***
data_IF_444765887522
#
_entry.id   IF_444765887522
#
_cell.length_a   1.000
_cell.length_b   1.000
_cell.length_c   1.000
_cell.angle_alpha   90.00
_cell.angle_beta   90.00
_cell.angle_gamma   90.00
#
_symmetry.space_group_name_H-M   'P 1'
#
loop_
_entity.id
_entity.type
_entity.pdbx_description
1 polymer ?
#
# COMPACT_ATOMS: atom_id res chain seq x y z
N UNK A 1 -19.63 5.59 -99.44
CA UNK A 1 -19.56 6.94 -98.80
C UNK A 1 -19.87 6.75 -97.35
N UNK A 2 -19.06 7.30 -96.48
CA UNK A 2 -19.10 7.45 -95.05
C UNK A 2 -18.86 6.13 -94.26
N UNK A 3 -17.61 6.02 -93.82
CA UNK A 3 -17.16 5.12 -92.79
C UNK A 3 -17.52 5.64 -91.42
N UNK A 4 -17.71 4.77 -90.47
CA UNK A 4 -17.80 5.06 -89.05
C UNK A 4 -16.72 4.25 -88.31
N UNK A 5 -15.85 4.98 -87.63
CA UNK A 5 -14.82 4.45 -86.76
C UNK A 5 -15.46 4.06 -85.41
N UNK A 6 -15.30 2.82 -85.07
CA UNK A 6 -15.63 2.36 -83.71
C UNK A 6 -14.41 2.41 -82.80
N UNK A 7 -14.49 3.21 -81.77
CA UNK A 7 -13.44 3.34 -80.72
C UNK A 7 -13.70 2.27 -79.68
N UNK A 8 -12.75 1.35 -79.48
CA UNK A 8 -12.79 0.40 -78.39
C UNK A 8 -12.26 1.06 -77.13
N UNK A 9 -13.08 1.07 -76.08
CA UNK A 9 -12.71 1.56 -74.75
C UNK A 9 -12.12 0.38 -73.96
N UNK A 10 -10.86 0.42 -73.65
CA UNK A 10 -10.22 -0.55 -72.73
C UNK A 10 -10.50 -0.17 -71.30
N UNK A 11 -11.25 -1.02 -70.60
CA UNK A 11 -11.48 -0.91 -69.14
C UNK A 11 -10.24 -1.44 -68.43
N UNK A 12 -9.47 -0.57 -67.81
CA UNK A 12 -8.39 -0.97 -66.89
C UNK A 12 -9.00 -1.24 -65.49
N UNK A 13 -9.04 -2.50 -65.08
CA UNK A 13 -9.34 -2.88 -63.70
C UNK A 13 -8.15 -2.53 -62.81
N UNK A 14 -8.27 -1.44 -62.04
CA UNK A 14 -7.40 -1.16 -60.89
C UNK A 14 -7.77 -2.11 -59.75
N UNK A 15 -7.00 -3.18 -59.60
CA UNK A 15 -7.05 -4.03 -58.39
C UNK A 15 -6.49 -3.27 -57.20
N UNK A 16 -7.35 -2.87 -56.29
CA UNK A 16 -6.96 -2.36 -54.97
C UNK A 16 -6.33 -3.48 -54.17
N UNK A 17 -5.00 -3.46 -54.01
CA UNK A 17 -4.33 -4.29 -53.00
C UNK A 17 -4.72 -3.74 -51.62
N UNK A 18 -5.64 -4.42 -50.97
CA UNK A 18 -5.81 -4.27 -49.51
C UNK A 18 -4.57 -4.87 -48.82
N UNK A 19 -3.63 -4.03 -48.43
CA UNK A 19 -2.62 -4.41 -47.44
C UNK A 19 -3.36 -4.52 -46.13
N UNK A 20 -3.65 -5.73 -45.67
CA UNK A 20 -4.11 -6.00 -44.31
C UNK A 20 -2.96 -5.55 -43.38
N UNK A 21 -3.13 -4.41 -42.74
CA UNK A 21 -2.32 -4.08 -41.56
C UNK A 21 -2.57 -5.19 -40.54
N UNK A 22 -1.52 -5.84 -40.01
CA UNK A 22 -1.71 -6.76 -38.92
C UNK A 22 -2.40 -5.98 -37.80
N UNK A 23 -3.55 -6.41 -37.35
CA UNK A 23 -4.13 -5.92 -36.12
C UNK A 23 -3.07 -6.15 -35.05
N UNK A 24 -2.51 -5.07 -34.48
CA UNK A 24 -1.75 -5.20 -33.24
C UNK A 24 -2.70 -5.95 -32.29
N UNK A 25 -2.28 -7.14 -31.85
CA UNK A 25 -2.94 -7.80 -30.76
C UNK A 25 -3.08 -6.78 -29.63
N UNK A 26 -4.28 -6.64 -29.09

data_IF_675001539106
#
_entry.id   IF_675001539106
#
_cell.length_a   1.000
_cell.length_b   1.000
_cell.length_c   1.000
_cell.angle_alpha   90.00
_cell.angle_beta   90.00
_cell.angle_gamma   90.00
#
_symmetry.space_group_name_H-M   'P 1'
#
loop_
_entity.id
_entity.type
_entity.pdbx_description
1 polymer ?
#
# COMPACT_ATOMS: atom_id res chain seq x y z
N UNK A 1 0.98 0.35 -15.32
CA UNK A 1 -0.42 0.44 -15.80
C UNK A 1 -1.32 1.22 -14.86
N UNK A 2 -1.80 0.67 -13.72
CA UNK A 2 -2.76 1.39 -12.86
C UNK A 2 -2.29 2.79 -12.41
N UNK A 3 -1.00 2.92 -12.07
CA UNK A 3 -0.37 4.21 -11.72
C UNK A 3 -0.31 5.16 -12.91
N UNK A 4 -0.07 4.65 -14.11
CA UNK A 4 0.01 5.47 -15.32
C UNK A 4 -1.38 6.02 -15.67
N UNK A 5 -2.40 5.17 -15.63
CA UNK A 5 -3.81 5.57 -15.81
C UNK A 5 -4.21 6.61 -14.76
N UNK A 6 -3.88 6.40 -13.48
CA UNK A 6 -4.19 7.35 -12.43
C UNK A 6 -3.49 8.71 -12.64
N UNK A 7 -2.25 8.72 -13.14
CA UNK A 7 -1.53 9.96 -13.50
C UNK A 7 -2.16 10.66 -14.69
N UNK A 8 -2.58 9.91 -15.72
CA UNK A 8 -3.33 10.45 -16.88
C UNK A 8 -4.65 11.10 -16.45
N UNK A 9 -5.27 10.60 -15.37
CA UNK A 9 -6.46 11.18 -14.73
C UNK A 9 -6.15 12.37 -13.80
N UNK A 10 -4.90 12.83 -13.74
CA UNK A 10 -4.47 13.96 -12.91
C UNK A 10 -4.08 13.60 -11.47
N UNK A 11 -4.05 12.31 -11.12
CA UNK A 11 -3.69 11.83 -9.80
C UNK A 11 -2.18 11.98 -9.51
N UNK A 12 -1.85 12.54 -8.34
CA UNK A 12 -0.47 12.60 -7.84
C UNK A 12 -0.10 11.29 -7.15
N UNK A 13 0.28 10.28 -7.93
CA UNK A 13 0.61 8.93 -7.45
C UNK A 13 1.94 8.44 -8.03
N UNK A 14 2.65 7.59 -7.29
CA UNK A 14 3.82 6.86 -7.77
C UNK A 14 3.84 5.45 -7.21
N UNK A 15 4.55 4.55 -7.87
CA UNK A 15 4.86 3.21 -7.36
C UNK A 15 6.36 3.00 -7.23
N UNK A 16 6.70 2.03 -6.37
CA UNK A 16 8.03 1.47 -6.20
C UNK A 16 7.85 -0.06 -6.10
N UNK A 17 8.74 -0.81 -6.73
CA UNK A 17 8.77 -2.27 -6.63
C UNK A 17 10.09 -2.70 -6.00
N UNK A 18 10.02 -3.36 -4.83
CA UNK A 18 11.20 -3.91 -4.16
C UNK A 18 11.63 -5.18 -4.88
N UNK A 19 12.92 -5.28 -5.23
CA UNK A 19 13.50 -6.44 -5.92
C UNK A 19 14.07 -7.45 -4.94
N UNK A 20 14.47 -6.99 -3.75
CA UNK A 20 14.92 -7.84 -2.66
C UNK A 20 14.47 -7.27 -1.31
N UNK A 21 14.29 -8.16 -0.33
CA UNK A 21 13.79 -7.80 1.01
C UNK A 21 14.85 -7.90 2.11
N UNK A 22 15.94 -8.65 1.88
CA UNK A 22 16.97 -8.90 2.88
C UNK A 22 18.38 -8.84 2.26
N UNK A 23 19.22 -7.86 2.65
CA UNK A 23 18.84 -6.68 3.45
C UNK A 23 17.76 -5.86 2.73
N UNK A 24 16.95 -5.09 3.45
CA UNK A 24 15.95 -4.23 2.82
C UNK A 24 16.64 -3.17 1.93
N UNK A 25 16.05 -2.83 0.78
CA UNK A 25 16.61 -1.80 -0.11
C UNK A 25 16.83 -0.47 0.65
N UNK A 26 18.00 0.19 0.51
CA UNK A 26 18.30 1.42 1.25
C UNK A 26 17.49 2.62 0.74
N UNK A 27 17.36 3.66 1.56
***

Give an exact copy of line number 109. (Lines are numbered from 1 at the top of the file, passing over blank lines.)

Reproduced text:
#